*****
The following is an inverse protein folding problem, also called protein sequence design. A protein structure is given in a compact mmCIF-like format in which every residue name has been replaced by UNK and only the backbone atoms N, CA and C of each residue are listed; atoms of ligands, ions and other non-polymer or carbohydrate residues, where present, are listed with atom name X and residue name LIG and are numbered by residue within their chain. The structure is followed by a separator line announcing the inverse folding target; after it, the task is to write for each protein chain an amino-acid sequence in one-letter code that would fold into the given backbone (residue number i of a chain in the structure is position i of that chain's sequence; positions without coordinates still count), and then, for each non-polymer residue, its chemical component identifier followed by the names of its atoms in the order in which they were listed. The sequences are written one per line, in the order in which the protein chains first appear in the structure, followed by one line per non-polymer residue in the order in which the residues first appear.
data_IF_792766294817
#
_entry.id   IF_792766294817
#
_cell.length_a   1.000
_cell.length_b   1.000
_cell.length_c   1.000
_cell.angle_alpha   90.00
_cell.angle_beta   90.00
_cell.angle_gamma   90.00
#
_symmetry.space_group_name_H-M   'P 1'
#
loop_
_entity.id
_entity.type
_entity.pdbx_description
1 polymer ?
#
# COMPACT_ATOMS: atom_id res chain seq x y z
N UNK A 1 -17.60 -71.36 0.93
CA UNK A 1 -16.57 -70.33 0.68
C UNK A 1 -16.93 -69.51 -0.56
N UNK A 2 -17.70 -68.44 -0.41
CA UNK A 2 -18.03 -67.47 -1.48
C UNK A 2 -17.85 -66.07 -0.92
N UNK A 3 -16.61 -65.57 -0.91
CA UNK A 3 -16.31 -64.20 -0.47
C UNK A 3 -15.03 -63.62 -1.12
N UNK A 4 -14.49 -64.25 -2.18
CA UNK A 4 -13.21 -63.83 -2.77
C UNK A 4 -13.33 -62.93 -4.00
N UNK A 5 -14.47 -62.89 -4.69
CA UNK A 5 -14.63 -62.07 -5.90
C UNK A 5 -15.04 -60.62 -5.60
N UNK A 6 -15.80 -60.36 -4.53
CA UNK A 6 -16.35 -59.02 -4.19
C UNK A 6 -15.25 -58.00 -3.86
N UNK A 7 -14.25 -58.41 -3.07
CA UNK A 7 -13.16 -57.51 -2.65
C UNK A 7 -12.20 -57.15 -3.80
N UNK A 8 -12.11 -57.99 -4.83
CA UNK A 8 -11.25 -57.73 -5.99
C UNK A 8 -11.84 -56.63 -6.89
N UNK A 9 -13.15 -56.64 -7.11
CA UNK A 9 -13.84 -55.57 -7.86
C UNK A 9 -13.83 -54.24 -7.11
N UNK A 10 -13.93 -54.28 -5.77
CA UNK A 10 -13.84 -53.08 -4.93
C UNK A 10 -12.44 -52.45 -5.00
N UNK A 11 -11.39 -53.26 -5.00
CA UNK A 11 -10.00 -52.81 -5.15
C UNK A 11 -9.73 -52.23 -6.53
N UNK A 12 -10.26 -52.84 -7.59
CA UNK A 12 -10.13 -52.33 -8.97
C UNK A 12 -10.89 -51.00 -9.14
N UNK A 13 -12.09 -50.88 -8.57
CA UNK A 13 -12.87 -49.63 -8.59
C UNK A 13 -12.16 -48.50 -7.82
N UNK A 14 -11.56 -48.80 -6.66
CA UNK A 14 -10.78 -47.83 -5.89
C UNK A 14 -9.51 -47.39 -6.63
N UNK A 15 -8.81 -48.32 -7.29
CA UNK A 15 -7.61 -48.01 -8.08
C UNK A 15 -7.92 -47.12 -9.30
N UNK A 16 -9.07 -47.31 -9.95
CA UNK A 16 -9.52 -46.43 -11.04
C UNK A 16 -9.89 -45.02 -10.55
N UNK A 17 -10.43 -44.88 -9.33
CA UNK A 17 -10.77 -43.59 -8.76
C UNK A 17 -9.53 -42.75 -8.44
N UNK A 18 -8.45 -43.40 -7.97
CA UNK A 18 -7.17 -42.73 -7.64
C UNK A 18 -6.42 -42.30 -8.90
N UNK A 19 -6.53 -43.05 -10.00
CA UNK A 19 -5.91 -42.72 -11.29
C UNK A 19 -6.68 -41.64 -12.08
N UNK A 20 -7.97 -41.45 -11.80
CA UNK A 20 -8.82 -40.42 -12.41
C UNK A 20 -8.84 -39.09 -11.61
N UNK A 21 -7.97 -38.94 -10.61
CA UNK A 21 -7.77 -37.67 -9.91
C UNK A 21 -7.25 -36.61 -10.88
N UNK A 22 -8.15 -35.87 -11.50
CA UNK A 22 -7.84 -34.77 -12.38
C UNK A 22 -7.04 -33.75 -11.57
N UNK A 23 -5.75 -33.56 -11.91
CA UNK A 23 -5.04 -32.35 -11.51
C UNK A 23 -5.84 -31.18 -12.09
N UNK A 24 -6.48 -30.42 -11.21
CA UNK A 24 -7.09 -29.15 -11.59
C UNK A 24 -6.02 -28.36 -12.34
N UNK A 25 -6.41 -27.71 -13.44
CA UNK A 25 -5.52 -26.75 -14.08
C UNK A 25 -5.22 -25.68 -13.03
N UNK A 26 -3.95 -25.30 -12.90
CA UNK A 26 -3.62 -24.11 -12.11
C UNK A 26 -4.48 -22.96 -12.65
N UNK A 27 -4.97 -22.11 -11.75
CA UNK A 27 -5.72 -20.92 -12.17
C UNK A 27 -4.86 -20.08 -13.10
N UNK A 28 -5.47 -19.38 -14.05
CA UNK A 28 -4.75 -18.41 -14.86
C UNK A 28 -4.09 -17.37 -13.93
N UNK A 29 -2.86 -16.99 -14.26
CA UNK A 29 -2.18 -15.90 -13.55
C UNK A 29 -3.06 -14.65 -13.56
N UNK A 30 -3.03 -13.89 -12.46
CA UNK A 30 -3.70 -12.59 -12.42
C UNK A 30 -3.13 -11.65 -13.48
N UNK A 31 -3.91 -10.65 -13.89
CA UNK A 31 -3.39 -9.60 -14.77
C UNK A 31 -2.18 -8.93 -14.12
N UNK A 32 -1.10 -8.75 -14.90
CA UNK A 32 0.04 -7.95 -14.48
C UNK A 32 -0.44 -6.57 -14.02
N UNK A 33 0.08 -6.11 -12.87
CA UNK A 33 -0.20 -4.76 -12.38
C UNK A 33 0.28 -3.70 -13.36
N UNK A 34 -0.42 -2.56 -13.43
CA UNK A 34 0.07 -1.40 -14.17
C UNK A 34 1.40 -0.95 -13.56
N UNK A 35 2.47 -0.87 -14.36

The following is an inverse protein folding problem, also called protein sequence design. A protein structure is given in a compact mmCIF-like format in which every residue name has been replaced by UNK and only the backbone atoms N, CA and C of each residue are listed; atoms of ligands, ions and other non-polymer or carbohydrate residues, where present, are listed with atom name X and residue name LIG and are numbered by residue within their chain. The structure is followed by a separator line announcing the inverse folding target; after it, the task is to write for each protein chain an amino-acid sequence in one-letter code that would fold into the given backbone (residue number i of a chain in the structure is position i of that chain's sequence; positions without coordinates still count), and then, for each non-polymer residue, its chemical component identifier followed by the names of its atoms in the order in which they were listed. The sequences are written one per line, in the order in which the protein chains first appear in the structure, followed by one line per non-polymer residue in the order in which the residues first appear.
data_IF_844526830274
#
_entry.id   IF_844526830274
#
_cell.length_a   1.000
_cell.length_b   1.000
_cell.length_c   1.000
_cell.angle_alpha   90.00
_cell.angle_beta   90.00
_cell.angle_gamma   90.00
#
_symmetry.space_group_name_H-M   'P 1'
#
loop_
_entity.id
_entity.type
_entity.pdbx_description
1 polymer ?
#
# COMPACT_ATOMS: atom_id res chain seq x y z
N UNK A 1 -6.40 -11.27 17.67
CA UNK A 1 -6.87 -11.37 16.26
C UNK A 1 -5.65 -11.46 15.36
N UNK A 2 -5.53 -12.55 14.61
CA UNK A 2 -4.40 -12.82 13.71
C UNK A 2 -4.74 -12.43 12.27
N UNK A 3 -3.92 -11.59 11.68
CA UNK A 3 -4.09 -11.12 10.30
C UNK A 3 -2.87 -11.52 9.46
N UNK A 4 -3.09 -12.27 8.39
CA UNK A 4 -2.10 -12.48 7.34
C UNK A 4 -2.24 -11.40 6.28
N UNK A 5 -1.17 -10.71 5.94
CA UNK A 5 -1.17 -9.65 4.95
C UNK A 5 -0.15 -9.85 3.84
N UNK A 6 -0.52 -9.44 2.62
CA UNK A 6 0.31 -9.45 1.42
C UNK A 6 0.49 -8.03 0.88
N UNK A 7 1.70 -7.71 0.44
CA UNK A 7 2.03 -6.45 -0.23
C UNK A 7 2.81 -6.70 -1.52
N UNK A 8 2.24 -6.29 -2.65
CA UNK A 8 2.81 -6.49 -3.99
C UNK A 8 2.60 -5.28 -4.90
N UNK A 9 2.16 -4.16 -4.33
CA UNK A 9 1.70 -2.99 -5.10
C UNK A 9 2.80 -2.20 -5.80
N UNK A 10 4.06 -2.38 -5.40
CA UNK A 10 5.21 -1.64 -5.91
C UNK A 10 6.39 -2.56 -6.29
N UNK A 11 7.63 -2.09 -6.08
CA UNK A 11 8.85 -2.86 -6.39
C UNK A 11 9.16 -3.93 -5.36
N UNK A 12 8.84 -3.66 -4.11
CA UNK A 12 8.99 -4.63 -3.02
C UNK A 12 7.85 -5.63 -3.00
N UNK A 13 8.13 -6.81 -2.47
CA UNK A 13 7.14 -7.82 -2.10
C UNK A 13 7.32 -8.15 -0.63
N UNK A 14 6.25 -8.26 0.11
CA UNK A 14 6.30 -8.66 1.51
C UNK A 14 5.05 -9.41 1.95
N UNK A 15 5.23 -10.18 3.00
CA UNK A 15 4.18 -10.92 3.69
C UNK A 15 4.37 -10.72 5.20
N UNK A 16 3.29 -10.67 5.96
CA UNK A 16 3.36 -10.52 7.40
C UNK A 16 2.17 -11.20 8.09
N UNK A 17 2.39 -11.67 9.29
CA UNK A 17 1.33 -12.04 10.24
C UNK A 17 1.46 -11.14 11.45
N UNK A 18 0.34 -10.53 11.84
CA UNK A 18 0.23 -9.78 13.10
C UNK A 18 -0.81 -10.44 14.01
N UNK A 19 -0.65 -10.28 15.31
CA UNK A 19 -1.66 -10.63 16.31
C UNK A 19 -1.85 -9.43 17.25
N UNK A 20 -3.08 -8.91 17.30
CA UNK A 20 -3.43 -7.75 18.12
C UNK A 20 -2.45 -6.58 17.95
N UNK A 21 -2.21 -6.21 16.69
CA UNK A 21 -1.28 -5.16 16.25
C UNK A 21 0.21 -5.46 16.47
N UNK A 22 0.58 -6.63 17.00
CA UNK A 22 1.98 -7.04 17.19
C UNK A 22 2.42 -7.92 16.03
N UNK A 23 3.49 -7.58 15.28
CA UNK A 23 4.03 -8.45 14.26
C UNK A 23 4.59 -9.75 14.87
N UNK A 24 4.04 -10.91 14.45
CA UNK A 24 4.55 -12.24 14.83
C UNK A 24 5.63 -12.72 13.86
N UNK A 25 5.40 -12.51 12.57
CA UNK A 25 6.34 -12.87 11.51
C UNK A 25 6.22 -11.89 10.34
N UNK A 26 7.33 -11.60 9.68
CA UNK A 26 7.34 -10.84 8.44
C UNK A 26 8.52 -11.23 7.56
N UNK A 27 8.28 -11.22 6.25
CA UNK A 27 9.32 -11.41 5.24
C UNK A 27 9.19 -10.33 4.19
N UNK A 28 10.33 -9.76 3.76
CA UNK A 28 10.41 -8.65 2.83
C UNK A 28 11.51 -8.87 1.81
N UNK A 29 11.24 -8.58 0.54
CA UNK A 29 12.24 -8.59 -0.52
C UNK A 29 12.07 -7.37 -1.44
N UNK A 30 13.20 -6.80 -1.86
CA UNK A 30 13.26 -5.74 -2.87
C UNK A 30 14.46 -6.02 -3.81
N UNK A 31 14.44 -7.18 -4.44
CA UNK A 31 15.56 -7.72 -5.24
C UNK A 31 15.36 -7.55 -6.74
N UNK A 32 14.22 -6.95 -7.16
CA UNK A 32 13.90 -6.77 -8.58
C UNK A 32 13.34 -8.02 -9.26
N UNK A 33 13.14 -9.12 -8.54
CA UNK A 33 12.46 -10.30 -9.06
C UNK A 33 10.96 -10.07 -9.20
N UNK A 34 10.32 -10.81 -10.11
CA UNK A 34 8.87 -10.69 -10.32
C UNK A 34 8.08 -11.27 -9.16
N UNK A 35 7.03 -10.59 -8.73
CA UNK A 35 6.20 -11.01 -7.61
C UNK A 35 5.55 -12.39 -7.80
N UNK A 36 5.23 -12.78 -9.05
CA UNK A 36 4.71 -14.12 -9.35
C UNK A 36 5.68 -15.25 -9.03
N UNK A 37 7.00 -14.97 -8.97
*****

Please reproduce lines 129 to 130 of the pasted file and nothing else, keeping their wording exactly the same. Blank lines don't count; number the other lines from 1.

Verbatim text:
#
_cell.length_a   1.000